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As usual the new year has brought a slew of opinions across the travel press about where to head in 2016. In extreme-remote terms the Financial Times suggests Greenland and Kyrgyzstan (implying that its supremely well-heeled readers are hell bent on wilderness and cool temps) here while the New York Times seems only just to have discovered Morocco’s Atlantic Coast, albeit NOT Agadir.


Ahem, a confession – I first explored this coast soon after Jimi Hendrix’ sojourn in Essaouira (above) back in the 1970s— but I’ll give the feature its due, it does cover lesser known seaside towns like El Jadida and Oualidia (surfing and oysters) – both up and coming.

Salvador de Bahia must be one of the most energising cities out there – packed with streetlife, colour, rivetting sound and salivating flavours. You leave it with regret, though sometimes that d-d-d-drumming gets a bit much.


Most visitors end up staying in the old colonial quarter of Pelourinho or down by the beach at Barra. I followed the pattern, holed up in a very comfortable pousada full of artworks, the Casa do Amarelindo, bang in the heart of the action between the much photographed Largo do Pelourinho and the stunning square of Terreiro de Jesus. Incidentally the pousada roof bar is a great spot for a drink while watching the sun sink over the bay in front.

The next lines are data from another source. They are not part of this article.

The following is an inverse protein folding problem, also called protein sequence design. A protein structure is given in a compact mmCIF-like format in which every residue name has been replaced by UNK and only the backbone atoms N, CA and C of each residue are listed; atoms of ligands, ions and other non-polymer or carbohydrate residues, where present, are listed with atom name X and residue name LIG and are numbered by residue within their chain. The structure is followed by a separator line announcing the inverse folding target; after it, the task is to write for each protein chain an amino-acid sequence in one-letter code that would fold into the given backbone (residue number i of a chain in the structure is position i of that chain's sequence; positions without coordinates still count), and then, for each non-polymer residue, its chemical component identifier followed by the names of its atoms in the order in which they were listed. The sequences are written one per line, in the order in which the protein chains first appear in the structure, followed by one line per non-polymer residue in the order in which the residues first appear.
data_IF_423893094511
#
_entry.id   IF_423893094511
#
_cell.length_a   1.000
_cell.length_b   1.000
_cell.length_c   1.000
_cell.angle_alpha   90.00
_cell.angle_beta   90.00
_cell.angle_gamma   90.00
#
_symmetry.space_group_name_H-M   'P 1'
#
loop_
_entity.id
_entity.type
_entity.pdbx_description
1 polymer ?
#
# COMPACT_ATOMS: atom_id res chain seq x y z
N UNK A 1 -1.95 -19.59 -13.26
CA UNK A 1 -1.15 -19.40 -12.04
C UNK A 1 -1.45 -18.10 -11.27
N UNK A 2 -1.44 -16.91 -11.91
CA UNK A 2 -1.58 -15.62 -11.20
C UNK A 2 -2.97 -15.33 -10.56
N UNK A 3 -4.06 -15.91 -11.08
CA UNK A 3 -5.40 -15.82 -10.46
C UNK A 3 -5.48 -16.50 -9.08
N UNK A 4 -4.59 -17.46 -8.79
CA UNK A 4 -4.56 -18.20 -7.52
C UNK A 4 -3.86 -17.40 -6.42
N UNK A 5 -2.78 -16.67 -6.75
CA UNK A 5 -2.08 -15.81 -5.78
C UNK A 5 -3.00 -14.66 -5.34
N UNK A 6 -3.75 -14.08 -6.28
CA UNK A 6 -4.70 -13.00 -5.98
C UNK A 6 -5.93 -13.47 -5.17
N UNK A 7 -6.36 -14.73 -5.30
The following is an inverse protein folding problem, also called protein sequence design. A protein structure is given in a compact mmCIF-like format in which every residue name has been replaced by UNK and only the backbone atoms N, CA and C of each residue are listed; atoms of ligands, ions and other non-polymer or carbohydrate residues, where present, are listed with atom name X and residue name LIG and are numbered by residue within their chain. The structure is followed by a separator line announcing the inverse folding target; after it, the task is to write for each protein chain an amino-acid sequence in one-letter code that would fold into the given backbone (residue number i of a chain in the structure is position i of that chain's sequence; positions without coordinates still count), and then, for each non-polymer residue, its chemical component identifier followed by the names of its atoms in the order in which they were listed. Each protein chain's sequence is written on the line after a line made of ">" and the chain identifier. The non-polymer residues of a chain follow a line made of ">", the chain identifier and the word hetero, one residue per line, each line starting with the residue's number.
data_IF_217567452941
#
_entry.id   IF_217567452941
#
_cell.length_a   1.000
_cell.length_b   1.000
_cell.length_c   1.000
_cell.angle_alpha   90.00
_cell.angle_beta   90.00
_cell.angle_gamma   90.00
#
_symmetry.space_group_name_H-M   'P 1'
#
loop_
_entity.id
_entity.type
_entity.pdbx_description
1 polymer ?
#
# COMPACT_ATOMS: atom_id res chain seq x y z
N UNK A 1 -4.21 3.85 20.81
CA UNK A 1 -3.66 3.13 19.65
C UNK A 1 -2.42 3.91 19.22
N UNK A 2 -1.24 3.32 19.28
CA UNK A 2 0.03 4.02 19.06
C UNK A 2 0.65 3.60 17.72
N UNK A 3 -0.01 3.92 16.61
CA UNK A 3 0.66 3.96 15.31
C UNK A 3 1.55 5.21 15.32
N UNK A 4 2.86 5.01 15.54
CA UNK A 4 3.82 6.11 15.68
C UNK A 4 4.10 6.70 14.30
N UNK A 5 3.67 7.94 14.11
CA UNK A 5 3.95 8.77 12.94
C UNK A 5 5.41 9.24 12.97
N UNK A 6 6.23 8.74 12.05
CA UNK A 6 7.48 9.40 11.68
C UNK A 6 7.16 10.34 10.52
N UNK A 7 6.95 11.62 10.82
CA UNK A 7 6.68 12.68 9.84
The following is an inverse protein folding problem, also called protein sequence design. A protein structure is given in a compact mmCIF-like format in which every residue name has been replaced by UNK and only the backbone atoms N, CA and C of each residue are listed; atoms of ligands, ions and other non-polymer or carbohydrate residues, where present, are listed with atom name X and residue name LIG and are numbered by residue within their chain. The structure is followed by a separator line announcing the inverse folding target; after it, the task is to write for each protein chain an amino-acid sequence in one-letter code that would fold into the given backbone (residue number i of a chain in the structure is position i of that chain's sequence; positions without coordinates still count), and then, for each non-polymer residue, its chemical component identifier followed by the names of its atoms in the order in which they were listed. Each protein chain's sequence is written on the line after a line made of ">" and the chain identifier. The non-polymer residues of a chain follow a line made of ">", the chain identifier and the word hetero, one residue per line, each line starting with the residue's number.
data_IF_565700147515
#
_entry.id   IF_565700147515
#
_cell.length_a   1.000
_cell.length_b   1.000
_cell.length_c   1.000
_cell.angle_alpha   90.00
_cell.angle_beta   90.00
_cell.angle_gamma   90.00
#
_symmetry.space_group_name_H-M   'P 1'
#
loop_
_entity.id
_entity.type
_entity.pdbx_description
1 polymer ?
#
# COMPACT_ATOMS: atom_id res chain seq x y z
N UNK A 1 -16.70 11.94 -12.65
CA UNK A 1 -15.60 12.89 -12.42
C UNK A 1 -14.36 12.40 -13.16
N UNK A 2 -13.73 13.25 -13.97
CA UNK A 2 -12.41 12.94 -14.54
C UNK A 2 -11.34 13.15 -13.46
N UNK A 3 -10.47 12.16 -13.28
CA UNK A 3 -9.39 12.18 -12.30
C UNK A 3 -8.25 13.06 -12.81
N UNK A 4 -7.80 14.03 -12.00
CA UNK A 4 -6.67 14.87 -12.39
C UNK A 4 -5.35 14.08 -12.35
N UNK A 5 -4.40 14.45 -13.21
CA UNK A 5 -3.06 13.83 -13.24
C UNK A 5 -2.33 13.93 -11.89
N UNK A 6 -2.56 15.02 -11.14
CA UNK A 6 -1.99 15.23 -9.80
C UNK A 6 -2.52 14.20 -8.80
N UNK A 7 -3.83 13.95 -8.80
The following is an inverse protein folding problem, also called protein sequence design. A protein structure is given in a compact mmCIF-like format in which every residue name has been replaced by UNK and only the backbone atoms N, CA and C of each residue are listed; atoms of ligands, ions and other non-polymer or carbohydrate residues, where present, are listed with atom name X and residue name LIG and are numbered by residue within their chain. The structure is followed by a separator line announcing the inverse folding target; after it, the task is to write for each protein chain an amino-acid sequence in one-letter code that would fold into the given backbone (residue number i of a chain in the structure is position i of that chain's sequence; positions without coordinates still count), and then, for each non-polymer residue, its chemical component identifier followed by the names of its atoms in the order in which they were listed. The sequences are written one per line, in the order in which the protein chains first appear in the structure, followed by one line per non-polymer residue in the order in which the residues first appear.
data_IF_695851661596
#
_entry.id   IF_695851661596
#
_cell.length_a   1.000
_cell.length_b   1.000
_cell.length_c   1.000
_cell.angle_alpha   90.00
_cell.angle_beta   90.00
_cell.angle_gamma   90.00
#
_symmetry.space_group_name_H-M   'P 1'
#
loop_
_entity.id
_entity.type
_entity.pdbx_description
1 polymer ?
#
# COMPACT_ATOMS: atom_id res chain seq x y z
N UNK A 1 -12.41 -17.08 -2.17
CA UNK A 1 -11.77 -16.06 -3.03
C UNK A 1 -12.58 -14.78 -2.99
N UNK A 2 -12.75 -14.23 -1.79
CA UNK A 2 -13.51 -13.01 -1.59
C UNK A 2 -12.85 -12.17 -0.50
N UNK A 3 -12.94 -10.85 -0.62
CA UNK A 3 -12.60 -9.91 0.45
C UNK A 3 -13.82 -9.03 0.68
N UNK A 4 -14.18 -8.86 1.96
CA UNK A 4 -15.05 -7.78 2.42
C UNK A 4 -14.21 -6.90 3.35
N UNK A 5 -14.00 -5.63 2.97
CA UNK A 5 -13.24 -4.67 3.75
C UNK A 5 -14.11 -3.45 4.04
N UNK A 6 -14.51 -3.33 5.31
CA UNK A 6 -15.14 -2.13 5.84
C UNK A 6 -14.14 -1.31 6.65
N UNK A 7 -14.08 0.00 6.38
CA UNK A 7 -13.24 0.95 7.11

One of Brazil’s most intriguing aspects is candomblé, a Yoruban religion brought by West African slaves in the 16th century, which continues to thrive today. There are strong similarities with santeria, a syncretic religion blending Catholicism with African beliefs, which I’ve seen in Cuba and, to a lesser extent in the Dominican Republic. On a tropical island, though, it’s a bit different.


Salvador, Brazil’s first capital and still a pulsating hub of African culture, is home to numerous terreiros (simple meeting-halls for candomblé followers); in fact they are said to number well over 1,000, over three times the number of churches. Ceremonies are a whirlwind of rhythmical dance, chanting and music, often ending in spirit-possession for the worshippers, all of whom dress in immaculate white in respect for the gods.

Sometimes you just get it right. Time, place and mood. Last week, the Ilha de Boipeba fulfilled those criteria to perfection, leaving me longing for more – more beach-time, more lobsters, more caipirinhas, more coconuts, more of that chilled Brazilian flow.


Boipeba is a lotus-eating classic, tossed gently into the Atlantic just south of Salvador off Brazil’s endless coast. About 3,000 people live on the island, formerly on fishing, now mainly on tourism – though that last word is pretty hard to apply to a place with no cars (transport is only by mule, tractor or wheelbarrow), convoluted access and beaches as empty as in these pics. AND it was high season.